Packed full of practical ideas, Teaching Design and Technology Creatively is a stimulating source of guidance for busy trainee and practising teachers. Grounded in the latest research, it offers a wealth of suggestions to foster creative development in D&T and supports teachers in providing their students with more authentic, enjoyable experiences.
Providing a wealth of ready-to-use ideas for creative lessons, key topics covered include:
Teaching Design and Technology Creatively provides practical teaching suggestions to ensure teachers of all levels understand how to teach for creativity. It shows how learning experiences in D&T have the potential to extend children’s technological knowledge, and to promote problem-solving and evaluation skills. Drawing on examples from real-world projects, this text is invaluable for all those who wish to engage students in D&T and encourage creative classroom practice.
Setting the context: design and technology and creativity, Clare Benson
Teaching creatively and teaching for creativity, Marion Rutland and Sue Miles-Pearson
Teaching design and technology creatively in the early years, Clare Benson
Creative Design and Technology through starting points, James Archer
Creativity in Design, Remke Klapwijk
Drawing as a Tool for Thought: How children can use drawing to develop their creative design ideas, Gill Hope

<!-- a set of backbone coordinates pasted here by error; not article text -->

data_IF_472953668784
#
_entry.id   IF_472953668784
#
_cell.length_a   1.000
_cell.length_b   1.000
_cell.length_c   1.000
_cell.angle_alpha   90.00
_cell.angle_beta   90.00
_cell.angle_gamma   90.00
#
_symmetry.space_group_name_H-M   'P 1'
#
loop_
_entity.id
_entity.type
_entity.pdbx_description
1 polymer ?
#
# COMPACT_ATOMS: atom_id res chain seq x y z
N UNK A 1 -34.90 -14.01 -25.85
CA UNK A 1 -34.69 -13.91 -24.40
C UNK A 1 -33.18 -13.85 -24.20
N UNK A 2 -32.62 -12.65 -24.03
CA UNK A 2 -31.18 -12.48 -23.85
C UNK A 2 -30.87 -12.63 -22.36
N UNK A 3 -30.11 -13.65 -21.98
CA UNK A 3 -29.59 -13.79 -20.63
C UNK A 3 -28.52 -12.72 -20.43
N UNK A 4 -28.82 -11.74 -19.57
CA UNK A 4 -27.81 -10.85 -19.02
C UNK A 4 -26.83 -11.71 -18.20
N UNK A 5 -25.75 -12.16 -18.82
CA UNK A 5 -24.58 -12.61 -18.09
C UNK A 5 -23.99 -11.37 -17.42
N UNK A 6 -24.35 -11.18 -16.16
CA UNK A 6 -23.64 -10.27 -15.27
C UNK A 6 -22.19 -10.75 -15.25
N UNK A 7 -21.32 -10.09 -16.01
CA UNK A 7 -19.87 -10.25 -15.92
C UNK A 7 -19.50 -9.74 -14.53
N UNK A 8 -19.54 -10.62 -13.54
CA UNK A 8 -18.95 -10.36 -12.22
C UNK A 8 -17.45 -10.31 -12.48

Creative learning and teaching with construction kits, Eric Parkinson
Exploratory and dialogic talk and creative learning, Caroline Colfer
Creativity in Food, Suzanne Lawson & Sue Wood-Griffith
Linking Design and Technology and Computing to promote creative learning experiences, Sally Hardman and Pam Maunders
Children learning outside the classroom, Louise Milne
Creativity through Conversation, Wendy Fox-Turnbull
Creativity – future challenges and rewards, Steve Keirl
The Learning to Teach in the Primary School Series offers support and ideas for student and practising teachers, enriching their knowledge, understanding and pedagogic experience in relation to creative teaching and learning. Packed with imaginative ideas and practical suggestions, the books are underpinned by theory and research to help teachers develop more creative approaches to teaching and to successfully engage their students with the subject. Theoretical perspectives from both the particular subject domain and field of creativity are included throughout to widen teachers’ knowledge and increase the contemporary relevance of the texts. The books highlight the importance of developing children’s knowledge, skills and understanding, as well as their attitudes and engagement in learning, while references to relevant research help to inform teachers’ own research and writing for initial teacher training and professional development purposes.
The series complements the textbook Learning to Teach in the Primary School, edited by J. Arthur and T. Cremin, but the books are also able to stand alone. They reflect the evolving nature of subject teaching in the primary school and profile the integration of the core curriculum into a wider, more creative, primary curriculum.